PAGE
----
'It hurts,' says pregnant Maryland teen barred from attending her high school graduation
When 18-year-old Maddi Runkles found out in January that she was pregnant, she was terrified.
"I had a lot of fear just because of my background, growing up in church and stuff like that and going to a Christian school, and I just knew what everyone was going to think about me and my family once they found out," the Maryland teenager told As It Happens host Carol Off.
That fear, she soon learned, was not unfounded.
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Runkles said that her friends, family and church community have supported her and stood behind her, but the Heritage Academy in Hagerstown, Md., has not.
I was embarrassed, and I felt like I was just being shamed for being pregnant.- Maddi Runkles
"I was told that I was not allowed to come back to school, and I had to stay home and finish my classes, and I wasn't allowed to be seen on campus, and I could not attend any school event until after I had the baby," she said.
Runkles said she was expecting to be punished for breaking her school's student pledge to abstain from, among other things, "sexual immorality." But she was shocked to learn that she wouldn't be allowed to attend her graduation ceremony at the school where she got straight As and served as student council president.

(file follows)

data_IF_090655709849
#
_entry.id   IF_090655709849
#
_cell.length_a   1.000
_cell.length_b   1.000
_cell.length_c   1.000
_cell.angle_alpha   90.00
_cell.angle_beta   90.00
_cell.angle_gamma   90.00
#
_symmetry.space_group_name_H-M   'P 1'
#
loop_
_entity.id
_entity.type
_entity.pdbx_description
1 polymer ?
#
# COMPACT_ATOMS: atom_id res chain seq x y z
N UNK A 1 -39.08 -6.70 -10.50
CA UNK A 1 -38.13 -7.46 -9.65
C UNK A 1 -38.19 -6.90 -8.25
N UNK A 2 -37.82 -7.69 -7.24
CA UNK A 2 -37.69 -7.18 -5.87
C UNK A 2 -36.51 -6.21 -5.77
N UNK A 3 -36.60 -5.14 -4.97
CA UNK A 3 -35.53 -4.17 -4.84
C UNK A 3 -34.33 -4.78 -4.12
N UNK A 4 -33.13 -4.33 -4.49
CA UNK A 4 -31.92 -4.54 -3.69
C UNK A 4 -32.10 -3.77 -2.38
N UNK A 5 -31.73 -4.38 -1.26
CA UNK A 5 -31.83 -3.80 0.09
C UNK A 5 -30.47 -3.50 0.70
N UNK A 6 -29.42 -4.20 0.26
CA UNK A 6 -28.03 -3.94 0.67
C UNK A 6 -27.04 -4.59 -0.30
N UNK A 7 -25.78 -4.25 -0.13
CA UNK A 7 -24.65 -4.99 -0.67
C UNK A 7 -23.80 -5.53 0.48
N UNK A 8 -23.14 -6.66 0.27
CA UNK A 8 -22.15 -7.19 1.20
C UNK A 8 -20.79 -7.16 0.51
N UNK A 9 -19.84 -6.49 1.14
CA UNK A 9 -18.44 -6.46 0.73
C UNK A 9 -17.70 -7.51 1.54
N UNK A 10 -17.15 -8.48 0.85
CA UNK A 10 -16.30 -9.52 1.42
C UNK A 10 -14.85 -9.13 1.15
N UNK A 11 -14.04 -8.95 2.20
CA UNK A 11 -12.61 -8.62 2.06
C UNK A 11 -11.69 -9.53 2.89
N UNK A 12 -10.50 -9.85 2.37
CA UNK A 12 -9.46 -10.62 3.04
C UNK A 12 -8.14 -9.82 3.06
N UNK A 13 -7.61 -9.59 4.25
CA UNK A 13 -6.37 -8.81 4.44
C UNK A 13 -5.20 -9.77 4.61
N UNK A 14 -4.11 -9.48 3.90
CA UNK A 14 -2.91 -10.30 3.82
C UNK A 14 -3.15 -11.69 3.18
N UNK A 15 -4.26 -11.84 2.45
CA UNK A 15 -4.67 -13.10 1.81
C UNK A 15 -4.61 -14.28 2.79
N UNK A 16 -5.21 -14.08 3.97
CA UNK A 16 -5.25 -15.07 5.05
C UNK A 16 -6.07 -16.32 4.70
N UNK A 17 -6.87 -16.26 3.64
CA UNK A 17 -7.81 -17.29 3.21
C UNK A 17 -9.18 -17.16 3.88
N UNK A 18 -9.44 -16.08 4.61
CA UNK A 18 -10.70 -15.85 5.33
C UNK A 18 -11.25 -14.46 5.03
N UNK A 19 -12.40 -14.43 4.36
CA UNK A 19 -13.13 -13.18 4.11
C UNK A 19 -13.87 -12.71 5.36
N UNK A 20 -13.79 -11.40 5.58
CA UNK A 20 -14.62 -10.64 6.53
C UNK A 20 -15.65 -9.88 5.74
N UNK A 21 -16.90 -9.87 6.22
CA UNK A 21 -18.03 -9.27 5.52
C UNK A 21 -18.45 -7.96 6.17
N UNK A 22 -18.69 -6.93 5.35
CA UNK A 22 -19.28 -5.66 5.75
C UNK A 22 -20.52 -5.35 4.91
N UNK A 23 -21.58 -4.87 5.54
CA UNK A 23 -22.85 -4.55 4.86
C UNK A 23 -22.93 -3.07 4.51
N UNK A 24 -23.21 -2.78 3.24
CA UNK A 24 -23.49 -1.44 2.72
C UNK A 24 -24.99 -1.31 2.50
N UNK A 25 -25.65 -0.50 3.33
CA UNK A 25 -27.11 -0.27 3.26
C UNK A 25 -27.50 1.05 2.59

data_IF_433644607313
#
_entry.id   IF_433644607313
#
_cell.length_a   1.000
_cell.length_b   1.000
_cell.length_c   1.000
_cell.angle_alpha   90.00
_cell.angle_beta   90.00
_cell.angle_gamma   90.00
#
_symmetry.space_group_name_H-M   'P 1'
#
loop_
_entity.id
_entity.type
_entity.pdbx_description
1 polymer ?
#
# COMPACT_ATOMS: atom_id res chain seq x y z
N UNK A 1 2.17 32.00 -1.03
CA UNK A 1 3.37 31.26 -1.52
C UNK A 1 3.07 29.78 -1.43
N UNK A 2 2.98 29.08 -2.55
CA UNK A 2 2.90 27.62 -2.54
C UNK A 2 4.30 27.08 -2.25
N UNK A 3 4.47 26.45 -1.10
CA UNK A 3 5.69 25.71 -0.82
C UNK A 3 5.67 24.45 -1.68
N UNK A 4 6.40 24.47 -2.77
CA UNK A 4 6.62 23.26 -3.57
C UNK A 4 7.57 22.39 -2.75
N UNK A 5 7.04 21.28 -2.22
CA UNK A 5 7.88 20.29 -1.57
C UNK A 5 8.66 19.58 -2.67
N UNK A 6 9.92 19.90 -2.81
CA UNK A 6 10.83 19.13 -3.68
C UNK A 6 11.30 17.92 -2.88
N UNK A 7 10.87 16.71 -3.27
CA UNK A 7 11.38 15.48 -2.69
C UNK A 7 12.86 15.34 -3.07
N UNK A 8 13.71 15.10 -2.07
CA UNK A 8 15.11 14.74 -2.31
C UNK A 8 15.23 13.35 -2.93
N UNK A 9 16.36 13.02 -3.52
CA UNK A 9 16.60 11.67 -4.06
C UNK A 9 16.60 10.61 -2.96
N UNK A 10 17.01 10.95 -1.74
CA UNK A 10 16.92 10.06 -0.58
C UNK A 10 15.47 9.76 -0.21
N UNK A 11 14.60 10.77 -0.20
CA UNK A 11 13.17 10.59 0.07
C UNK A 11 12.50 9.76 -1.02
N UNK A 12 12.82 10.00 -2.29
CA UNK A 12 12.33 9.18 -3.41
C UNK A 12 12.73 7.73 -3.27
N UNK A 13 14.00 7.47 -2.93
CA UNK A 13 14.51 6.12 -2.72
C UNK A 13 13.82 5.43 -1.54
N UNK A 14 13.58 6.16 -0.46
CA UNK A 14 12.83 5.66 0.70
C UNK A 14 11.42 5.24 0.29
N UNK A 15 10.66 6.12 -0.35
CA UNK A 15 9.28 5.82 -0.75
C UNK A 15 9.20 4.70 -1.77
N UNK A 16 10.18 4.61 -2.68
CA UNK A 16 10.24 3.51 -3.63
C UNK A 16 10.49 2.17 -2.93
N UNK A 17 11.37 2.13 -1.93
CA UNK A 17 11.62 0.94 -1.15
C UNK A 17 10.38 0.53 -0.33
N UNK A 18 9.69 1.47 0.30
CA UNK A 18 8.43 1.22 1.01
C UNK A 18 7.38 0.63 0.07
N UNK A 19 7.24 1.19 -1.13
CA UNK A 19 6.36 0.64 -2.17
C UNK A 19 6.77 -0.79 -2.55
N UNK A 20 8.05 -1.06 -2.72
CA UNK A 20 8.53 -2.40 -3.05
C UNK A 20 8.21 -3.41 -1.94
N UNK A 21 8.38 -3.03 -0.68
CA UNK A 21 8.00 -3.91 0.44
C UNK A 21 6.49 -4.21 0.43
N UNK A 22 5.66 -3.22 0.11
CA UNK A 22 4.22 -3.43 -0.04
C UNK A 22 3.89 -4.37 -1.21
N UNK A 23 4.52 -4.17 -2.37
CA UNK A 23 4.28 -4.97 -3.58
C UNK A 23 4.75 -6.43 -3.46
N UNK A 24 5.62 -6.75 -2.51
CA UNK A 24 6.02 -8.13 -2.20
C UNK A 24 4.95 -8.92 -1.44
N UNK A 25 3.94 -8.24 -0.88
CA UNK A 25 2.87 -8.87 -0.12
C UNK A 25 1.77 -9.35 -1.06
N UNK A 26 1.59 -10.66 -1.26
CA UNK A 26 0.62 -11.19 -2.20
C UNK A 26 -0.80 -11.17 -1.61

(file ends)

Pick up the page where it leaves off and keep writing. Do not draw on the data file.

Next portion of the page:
"I was embarrassed, and I felt like I was just being shamed for being pregnant," she said. "It hurts, because I feel like all of my academic accomplishments have just been kind of thrown away and I won't be acknowledged for everything I worked hard for."
The father is not a student at the school.
The school's administrator, David R. Hobbs, has defended the decision in an open letter to parents.
"Maddi is being disciplined, not because she's pregnant, but because she was immoral," Hobbs wrote before quoting from the school's student pledge.
"A wise man told me that discipline is not the absence of love, but the application of love. We love Maddi Runkles. The best way to love her right now is to hold her accountable for her immorality that began this situation."
But Runkles — with the backing of the anti-abortion group Students For Life — says she wants to shine a light on the treatment of pregnant teens within the Christian community.
"I considered abortion right away, just because I knew what people would think about me, and I didn't want to be that girl, and I didn't want to risk my reputation," she said.
She ultimately decided against it, because she has the support of her family.
In his letter, school administrator Hobbs wrote: "Heritage is also pleased that she has chosen to not abort her son. However, her immorality is the original choice she made that began this situation."
Runkles said the school's actions send the signal to other girls in her situation that they will be punished if they choose not to end their pregnancies.
"You can't be pro-life and refuse to support the girl who is going through an unplanned pregnancy because her situation doesn't fit your standards," she said.
"I think they're really missing out on a big opportunity to change the face of the way that Christian schools react to situations like this."
In the meantime, Runkle's parents are organizing a small private ceremony for her graduation day, and she's applying to colleges where she can take classes online.
"I'm still going to go after everything that I wanted to before this happened," Runkles said. "I'm just going to have to have a different path to get there."